With the UK facing a falling household recycling rate, parts of the waste industry are lobbying for a tax on unsustainable packaging that could force companies to re-think their packaging.
According to government figures, the household recycling rate fell 0.6 per cent in 2015 to 44.3 per cent - the first time the rate has dropped since the government began reporting on it in 2010.
The news means that the UK is 5.7 per cent short of its EU-mandated recycling target of 50 per cent by 2020, which is now highly unlikely to be hit.
The recycling rate had already been stagnating for a number of years. England is the worst performer of the devolved nations on 43.9 per cent, a 1.6 per cent drop on 2014.
England generates more than ten times as much household waste as any other UK country, producing 22.2 million of the UK’s 26.7 million tonnes of annual waste.
Packaging waste is one area where the UK shows signs of regression. 64.1 per cent of packaging waste was recycled or recovered in 2014 compared to 72.7 per cent a year earlier.
Recycling accounted for 6.8 million tonnes of the 11.4 million tonnes of packaging waste generated in the year, with wood and plastic packaging showing the lowest recycling rates.
Waste firm SUEZ is calling for a stronger extended producer responsibility (EPR) scheme for packaging manufacturers to abide by.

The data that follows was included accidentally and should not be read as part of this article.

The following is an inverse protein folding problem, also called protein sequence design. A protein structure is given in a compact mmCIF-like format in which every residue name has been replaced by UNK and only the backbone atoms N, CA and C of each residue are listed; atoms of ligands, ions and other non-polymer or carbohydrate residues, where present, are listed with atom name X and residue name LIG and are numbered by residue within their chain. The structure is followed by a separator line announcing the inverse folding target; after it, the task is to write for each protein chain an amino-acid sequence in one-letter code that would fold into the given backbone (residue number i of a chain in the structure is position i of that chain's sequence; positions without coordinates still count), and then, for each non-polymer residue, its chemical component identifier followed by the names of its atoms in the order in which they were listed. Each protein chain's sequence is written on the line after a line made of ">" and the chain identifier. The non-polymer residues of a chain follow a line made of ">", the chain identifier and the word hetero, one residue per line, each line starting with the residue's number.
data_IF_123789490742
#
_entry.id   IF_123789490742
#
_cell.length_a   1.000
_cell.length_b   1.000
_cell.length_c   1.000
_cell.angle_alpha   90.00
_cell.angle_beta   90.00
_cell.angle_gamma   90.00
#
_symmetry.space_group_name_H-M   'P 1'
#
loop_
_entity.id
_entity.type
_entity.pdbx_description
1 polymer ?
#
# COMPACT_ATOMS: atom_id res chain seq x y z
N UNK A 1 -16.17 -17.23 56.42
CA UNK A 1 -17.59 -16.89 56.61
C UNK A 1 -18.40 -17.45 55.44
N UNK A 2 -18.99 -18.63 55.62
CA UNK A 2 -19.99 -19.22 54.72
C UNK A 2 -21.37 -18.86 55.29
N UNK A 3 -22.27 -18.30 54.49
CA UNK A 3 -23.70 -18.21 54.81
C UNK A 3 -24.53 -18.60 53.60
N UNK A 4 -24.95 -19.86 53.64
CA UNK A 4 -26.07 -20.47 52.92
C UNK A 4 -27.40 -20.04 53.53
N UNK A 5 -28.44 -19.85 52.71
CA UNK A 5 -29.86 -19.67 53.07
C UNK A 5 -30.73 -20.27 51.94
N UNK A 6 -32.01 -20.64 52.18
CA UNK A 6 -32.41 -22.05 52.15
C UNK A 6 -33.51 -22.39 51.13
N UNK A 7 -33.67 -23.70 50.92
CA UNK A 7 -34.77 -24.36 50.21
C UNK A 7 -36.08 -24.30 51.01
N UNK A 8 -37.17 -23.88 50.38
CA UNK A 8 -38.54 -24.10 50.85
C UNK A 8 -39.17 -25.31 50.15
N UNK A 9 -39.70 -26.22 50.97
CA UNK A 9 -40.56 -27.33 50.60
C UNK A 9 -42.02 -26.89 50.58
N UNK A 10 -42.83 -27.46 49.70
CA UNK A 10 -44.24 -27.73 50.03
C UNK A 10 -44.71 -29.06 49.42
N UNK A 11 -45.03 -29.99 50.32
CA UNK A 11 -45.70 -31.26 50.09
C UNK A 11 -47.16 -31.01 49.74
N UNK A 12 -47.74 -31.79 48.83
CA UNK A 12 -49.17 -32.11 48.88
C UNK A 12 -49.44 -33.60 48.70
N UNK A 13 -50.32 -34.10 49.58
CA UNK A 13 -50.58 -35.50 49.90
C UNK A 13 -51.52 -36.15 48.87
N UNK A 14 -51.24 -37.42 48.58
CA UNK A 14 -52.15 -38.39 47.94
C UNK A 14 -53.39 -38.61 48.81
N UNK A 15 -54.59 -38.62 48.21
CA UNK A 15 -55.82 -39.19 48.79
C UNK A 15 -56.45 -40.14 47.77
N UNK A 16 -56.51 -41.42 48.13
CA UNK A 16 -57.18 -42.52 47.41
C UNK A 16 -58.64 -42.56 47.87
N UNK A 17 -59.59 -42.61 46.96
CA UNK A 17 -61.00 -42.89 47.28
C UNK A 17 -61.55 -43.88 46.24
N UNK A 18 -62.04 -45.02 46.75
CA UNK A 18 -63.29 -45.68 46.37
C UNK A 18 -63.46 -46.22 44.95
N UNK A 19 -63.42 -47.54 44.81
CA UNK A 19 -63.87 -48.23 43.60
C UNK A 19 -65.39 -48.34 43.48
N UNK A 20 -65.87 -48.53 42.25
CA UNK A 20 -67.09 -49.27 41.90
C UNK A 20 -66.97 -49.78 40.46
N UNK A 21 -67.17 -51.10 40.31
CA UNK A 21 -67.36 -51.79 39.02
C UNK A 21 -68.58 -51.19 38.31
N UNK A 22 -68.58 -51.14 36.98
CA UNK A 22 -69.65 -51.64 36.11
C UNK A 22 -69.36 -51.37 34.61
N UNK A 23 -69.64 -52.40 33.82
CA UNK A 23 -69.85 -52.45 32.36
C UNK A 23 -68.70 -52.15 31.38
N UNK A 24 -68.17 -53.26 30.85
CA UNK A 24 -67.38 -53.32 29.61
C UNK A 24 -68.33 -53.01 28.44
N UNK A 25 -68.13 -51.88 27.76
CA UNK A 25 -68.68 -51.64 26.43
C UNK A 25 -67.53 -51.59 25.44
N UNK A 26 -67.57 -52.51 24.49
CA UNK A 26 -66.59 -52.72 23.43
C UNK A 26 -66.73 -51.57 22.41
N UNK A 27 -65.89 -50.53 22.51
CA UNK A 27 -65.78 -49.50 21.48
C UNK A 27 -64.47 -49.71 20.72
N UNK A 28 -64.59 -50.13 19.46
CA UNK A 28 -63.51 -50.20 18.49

Currently, all producers of packaging with a turnover of at least £2 million and that handle at least 50 tonnes of packaging a year are obligated to pay a contribution to the recycling industry to meet their packaging responsibilities.
SUEZ is calling for a wider scheme whereby packaging producers would be taxed on a sliding scale according to the amount of recyclable and non-recyclable materials they use in their products.
David Palmer-Hones, chief executive of SUEZ recycling and recovery in the UK, said the country was at a “tipping point”.
“[A] levy would help pay for more comprehensive material capture schemes for a much wider range of material”, he said.
“By imposing a levy on a sliding scale, producers will be incentivised to utilise more recycled material and will therefore have an interest in the success of systems designed to capture and return the material they need back to them.”
Rules for exporters
The picture also looks complicated for companies exporting products overseas.
According to resource efficiency specialist Ecosurety, a number of European countries are looking to enact national legislation that would set higher fees on packaging that is hard to recycle.
Fran Witthuhn, international compliance specialist at Ecosurety, said: “If more and more EU countries adopt differentiated fees…each country could conceivably lay down different packaging design rules, which would add cost and complexity when placing products in individual markets.
“Differentiated fees are in the long-term an opportunity for packaging producers to re-think their designs or practices to further increase recycling levels. They will eventually provide producers who refine their practices with the opportunity to save money.”
Posted under Material and Packaging Efficiency and Environmental Regulations and Legislation on 10 January 2017